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Rahe, Mahan and Arthur

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1 Rahe, Mahan and Arthur

2 Today… This morning This afternoon
Aims and context of Rahe et al study This afternoon Procedures of Rahe et al study Timed essay on Rahe procedures(if time)

3 Questions What effect can stress have on our body?
Can stress make you ill? What did Selye find about stress?

4 Context Psychosomatic: Relationship between stress and illness
A link between psychological state and physical health Relationship between stress and illness Immune system Cardiovascular system (heart and blood)

5 Context Thinking back to PY1, what did Selye find in his research in his research on rats? Stress and illness Holmes and Hawkins Not poverty itself which causes TB, but the emotional effects of poverty

6 Context Hawkins (1957) Compared TB patients to controls. Matched for age, race etc. Increase in “disturbing occurrences” in the TB patients. Is there a link between stressful events and illness?

7 Context Issues with methodology Research may lack…?
There are biases inherent in using hospital samples and drawing conclusions from retrospective studies ... few attempts have been made to put the life stress and subsequent illness hypotheses in non hospital populations. Dr Richard Rahe

8 Context Another issue Social Readjustment Rating Scale (SRRS)
All previous studies measure stress in different ways. Social Readjustment Rating Scale (SRRS) 43 critical life events based on 5000 case studies All about life changes, both positive and negative Life change units (LCU) calculated by asking 400 people to rate them in terms of stress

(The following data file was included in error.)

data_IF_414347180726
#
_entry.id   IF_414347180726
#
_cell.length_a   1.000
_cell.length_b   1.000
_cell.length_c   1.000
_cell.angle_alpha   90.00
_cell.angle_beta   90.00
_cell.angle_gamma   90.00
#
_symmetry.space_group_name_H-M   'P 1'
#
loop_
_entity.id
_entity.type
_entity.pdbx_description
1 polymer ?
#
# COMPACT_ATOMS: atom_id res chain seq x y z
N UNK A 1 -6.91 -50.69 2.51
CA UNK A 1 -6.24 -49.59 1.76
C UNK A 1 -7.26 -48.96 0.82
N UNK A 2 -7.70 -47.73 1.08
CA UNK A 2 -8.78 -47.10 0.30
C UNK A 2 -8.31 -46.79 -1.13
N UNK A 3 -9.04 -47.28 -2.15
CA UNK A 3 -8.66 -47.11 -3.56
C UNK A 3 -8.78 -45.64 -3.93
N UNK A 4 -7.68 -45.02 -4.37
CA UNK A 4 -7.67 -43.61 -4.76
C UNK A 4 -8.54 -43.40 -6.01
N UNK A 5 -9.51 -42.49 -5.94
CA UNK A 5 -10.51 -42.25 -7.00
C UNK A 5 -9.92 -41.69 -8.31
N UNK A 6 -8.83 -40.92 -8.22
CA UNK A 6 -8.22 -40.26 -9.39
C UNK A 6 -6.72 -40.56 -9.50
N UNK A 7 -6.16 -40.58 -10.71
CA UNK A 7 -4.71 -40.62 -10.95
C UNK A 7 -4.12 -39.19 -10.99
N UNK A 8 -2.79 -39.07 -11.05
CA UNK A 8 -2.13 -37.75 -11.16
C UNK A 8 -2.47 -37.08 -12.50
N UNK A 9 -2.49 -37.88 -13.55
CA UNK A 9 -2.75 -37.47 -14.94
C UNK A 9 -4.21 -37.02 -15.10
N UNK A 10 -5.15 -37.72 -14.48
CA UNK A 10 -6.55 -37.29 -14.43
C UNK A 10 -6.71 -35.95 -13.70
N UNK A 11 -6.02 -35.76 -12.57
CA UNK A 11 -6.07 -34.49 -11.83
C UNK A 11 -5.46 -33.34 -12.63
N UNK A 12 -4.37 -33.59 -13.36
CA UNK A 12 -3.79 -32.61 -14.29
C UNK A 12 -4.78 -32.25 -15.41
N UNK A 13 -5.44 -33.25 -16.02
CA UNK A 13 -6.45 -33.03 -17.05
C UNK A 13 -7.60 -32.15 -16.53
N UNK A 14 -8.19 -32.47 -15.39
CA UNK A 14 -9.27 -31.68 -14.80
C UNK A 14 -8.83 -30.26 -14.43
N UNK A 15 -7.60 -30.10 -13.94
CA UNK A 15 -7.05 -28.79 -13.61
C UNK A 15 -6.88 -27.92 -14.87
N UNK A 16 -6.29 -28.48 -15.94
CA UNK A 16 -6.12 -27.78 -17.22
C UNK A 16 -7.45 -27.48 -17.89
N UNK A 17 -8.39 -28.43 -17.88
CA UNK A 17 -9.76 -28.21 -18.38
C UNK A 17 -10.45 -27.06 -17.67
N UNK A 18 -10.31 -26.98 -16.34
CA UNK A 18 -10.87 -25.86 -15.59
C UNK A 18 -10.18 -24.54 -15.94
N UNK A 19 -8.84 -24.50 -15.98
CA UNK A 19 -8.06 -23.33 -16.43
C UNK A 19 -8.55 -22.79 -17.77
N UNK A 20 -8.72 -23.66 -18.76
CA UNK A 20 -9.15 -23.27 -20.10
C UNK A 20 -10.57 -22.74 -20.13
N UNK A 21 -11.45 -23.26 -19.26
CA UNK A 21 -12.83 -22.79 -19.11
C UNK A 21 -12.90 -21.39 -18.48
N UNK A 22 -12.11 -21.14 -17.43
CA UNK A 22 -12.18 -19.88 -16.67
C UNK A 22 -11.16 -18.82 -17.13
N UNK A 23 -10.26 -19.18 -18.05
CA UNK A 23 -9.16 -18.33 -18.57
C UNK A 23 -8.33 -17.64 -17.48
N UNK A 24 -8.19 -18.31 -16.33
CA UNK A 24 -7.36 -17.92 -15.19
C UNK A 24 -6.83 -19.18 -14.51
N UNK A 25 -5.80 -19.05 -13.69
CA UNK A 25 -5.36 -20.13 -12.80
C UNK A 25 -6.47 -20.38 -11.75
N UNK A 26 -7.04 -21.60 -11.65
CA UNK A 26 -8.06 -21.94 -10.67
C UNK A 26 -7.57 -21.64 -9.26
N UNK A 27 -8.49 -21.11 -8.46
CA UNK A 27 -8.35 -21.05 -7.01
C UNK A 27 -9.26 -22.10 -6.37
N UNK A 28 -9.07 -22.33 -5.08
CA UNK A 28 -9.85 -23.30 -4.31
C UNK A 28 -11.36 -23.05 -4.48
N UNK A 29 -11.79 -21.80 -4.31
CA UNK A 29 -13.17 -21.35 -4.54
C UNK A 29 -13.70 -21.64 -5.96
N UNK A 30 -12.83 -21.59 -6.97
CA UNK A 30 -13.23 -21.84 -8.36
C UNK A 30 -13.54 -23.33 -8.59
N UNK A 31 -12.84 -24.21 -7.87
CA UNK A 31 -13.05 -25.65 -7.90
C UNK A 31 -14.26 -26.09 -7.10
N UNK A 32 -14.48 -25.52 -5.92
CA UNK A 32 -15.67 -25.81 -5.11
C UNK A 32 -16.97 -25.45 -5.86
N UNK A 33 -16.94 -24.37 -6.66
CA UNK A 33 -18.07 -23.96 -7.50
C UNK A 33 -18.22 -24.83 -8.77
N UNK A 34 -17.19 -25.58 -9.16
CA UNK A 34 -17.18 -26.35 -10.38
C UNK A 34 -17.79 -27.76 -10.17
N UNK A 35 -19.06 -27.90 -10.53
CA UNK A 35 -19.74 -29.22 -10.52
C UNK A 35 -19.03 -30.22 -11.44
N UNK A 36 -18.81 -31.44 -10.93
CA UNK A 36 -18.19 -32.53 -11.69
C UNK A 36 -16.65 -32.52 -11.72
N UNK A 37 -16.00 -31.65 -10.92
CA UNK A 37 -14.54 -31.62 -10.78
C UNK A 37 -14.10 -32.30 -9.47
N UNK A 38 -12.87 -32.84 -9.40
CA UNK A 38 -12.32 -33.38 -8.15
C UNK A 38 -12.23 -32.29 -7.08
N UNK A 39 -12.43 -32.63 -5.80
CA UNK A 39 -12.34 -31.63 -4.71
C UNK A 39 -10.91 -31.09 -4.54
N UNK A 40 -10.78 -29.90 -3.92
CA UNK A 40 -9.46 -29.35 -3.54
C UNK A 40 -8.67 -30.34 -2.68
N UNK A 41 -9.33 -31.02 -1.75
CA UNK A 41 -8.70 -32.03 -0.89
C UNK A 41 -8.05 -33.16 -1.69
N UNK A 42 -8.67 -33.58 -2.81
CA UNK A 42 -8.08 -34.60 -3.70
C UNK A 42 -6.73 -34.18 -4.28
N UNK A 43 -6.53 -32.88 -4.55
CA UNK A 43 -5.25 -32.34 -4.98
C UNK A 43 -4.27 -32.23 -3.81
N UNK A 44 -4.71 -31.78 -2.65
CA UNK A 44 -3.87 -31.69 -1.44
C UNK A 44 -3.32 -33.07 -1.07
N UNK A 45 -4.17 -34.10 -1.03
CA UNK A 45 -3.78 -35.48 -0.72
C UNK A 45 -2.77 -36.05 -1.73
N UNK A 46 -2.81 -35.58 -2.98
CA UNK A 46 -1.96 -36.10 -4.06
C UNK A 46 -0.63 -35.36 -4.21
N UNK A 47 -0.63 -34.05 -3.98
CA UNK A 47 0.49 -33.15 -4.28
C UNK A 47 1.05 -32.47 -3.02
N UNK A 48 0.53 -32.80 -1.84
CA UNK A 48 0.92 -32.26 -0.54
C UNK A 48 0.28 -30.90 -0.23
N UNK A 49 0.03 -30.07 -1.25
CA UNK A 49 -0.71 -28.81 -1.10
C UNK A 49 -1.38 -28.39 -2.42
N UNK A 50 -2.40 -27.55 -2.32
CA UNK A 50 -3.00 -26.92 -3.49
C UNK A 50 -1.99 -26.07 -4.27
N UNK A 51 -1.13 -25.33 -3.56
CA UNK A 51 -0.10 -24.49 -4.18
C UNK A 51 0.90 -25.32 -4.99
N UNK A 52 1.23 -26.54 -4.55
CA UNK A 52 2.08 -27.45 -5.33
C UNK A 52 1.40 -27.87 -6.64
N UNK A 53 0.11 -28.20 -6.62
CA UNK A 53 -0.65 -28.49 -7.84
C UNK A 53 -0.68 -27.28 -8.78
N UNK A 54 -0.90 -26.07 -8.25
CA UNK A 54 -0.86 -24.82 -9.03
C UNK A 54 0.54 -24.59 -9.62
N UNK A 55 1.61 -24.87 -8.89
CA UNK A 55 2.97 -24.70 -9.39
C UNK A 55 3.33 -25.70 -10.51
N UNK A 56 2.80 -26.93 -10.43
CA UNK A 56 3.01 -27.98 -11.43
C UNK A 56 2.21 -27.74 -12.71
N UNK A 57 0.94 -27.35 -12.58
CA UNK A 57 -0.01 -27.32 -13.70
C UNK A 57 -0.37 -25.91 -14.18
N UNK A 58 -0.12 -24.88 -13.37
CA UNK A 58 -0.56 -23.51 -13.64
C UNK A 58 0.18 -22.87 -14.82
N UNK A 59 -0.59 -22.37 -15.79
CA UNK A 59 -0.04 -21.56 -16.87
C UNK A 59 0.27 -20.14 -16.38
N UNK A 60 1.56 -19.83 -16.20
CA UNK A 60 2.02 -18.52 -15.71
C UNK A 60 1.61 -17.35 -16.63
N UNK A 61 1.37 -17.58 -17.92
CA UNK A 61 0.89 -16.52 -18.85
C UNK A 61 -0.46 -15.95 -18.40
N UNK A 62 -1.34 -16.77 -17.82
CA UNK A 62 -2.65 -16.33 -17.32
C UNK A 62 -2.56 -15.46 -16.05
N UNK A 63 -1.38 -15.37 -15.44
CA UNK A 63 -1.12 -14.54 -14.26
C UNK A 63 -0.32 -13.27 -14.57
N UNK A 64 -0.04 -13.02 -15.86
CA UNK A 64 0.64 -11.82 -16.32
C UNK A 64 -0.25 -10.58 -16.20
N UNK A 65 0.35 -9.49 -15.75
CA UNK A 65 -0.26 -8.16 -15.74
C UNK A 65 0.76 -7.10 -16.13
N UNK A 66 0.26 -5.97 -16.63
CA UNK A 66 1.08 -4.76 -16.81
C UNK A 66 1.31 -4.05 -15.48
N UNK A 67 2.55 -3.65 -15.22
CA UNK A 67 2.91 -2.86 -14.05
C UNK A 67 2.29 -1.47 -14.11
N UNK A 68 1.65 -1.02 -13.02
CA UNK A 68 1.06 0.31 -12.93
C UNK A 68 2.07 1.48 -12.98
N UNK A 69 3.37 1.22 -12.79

9 Context Could we expose individuals to certain stressors, and measure their rate of illness? If not, why? Retrospective studies: issues Recall from past Investigator effects Sample bias

10 Aims To overcome the methodological issues of retrospective studies by carrying out a prospective study with more control. A normal population would be used (sailors) Investigate the relationship between stressful life events and future illness.

11 Procedures Read the procedure on pg 81
Fill in the blank information on the sheet

12 Findings What was the relationship between Total Life Change Units (TLCU) and illness? What was the correlation co-efficient for the TCLUs six months before the cruise and illness while on board? Relationship stronger for cruiser 1 and 3, and for married men

13 Findings Decile groups
All participants ranked in terms of their TCLUs and put into one of ten bands, each containing 10% of the total.

14 Findings Decile groups show a general trend, but it was an uneven distribution. Groups banded into “High” and “low” illness Plot this data into a bar chart How clear is the relationship now? Look at scatter graph on pg 82. Summarise these results

15 Findings and conclusions
More findings Read pg 91. What last piece of evidence is there? Conclusions What is the main conclusion? Read through the rest of the conclusions and highlight

16 Evaluating the methodology
Pg 84 has some good evaluation points. Using the pointers on the handout, evaluate the study One evaluation point each, pass on.

17 Alternative Evidence Rubin et al (1972)
Predictive relationship between SRE scores and later illness in naval aviators in vietnam In other words, the higher the stress score, the more likely they were to be ill. What did Vidal (2006) and Gupta and Gupta (2004) Find?

18 Alternative Evidence Major life changes vs minor daily stress
What minor stresses (hassles) can you think of? See daily hassles sheet DeLongis et al (1988) +.59 correlation between daily hassles and next day illness Two interpretations of this...

19 Alternative Evidence Rahe found a link between stress and illness
Descriptive rather than explanatory Kiecolt-Glaser et al (1984). Blood tests taken before and during the exam period. Levels of natural killer cells significantly lower during the exam period. Suggests that short term predictable stressors reduce immune system functioning increasing illness.

20 Alternative Evidence Which piece of alterative evidence for Langer and Rodin could be used here? Could stress be good? Evans et al (1994) sIgA levels increase for very short term stress Use three colours to highlight research that supports, contradicts, or develops Rahe’s research (some may be more than one colour).

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